If you seek a boundary, that boundary may be time. But artificially restricting an investigation to certain people, certain artifacts, or certain kinds of discourse makes it unlikely you will understand the context in which people interact within these social milieux. Instead, those boundaries should be determined by the energy needed to collect and understand these experiences, and by the careful examination of how you may be affecting and being affected by your interactions with the people in it.
The flâneur is a figure that has, thanks is some part to Walther Benjamin, taken on greater meaning over time. The direct translation is “loafer” — someone who wanders around, usually, a city, without a particular aim or specific purpose. But thanks to Benjamin’s interpretation (via Baudelaire) of the flâneur as a kind of idealized urbanite, an observant writer or artist, the term has taken on a great deal more meaning. While he may not be doing something traditionally productive, the flâneur watches and understands the heartbeat of the city.
We might imagine a kind of cyberflâneur; a person who is able to observe without looking, to wander intensely, and to be alone while in the crowd. The experience of the cyberflâneur is in some sense singular, the world is interpreted from her unique perspective. But she also shapes her own observational capabilities, refining them and turning them reflexively on her own context in the online world.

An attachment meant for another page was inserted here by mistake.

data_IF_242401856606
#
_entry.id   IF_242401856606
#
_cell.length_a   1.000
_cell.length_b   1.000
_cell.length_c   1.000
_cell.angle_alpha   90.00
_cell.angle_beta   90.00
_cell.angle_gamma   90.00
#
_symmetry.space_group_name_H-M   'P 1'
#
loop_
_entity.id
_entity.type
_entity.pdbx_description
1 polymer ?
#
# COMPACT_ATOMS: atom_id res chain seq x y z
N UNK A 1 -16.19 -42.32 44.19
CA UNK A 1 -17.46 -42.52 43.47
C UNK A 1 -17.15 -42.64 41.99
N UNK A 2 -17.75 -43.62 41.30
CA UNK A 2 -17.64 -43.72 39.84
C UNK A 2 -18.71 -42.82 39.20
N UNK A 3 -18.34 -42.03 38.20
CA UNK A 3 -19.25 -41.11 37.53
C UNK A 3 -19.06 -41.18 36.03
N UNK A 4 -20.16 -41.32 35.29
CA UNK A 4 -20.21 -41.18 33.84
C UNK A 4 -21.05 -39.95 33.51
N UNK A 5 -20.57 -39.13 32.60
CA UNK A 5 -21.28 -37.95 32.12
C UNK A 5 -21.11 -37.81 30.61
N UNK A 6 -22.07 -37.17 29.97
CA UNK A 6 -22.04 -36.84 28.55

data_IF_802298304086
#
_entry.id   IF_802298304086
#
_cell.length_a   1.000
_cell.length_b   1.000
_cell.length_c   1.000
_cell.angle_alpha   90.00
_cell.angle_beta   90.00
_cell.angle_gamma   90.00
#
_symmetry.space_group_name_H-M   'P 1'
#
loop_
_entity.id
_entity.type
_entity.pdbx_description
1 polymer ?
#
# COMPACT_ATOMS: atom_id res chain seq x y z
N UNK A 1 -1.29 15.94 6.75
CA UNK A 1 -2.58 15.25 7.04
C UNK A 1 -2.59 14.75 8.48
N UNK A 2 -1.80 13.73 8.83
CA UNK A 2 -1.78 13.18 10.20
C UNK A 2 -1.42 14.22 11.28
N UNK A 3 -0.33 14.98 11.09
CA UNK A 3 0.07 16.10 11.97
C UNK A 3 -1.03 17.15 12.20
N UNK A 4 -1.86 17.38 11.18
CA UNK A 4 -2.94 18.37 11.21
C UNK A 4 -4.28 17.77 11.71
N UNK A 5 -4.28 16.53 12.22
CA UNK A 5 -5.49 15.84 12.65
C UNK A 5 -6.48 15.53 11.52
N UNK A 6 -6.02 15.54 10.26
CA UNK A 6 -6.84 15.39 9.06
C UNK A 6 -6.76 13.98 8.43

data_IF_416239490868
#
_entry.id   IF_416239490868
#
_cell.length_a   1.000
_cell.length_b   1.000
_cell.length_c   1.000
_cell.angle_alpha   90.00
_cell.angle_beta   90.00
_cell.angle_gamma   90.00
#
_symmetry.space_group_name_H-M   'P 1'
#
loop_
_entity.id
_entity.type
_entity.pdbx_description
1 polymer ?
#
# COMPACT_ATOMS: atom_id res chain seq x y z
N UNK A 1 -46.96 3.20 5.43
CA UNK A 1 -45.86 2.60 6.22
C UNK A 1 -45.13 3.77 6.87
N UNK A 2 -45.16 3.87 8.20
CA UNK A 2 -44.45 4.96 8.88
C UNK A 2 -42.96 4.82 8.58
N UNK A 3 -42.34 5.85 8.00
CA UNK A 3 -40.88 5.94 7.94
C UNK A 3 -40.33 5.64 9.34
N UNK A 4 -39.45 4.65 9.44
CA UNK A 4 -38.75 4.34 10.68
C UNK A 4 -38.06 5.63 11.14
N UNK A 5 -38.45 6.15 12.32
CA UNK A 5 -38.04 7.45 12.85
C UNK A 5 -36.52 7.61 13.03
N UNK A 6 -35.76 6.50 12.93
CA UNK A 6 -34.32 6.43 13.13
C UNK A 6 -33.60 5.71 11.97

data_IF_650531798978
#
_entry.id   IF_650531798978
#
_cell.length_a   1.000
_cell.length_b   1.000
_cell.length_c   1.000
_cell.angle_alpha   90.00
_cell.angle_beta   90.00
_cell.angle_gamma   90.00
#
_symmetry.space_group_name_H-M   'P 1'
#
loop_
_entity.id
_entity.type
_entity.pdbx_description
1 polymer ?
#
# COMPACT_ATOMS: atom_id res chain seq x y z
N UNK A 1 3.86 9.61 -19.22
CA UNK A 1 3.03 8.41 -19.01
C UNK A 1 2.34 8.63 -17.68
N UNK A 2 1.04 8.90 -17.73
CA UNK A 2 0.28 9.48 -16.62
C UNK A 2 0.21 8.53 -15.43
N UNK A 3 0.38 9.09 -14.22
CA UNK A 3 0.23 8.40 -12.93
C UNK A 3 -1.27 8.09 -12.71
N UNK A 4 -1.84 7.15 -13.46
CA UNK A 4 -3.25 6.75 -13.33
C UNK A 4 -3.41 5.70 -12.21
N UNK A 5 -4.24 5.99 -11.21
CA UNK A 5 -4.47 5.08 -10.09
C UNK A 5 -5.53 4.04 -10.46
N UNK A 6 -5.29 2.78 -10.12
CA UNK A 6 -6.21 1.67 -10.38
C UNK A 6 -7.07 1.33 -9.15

It is also worth noting that a community manager — whether formal or informal — has a particular perspective that differs quite a bit from that of the flâneur. On one hand, a person in a leadership position has a unique set of tools and unique kinds of access (to people and other artifacts) that may not be available to someone who is acting as a participant observer elsewhere in the community. While a leader in the community may be able exploit that access to reveal useful connections, or to manipulate interactions to see what effect they have, they are inevitably blinded by their relational position. Both kinds of researchers are needed, but in many cases the ideal is a non-manager who is able to draw on the access and expertise of the community manager, but also stand apart from her.